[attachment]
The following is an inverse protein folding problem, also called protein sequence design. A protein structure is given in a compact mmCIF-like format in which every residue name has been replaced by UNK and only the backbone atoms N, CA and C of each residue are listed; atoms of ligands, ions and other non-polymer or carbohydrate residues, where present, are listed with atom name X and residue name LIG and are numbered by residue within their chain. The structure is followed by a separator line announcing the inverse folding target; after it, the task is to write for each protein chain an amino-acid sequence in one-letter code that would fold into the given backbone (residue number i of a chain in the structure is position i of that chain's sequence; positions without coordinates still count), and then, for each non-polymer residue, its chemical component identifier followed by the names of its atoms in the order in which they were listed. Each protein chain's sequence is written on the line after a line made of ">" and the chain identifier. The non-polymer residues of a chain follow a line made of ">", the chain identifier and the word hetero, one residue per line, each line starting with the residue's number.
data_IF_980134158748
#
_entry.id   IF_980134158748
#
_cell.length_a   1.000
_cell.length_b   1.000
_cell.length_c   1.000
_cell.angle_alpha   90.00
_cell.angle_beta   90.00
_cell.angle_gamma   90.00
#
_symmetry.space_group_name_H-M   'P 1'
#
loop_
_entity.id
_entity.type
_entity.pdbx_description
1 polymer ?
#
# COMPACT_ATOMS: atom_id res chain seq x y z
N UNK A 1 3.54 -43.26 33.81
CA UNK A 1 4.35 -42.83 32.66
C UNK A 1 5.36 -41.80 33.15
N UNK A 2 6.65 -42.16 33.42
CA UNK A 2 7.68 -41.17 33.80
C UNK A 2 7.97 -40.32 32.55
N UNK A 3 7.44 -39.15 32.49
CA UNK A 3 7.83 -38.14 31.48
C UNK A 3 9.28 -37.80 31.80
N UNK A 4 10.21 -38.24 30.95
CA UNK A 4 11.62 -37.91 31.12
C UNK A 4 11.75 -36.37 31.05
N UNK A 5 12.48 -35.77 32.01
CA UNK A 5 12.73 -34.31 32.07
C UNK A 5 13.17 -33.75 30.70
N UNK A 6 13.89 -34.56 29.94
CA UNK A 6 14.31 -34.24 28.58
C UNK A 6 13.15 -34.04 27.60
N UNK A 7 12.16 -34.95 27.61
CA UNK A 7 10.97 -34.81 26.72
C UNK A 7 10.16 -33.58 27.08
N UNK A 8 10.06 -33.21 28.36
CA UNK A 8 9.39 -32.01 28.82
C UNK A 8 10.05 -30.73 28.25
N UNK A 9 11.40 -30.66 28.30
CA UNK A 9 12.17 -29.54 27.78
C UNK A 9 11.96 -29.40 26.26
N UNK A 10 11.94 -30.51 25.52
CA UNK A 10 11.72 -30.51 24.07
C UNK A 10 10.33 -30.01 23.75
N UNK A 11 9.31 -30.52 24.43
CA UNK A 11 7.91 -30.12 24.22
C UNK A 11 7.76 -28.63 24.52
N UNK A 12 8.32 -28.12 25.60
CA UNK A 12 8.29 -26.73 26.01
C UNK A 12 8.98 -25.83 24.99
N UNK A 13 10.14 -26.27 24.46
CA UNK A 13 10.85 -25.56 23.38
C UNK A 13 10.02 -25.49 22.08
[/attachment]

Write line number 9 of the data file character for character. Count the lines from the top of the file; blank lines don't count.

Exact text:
_cell.angle_alpha   90.00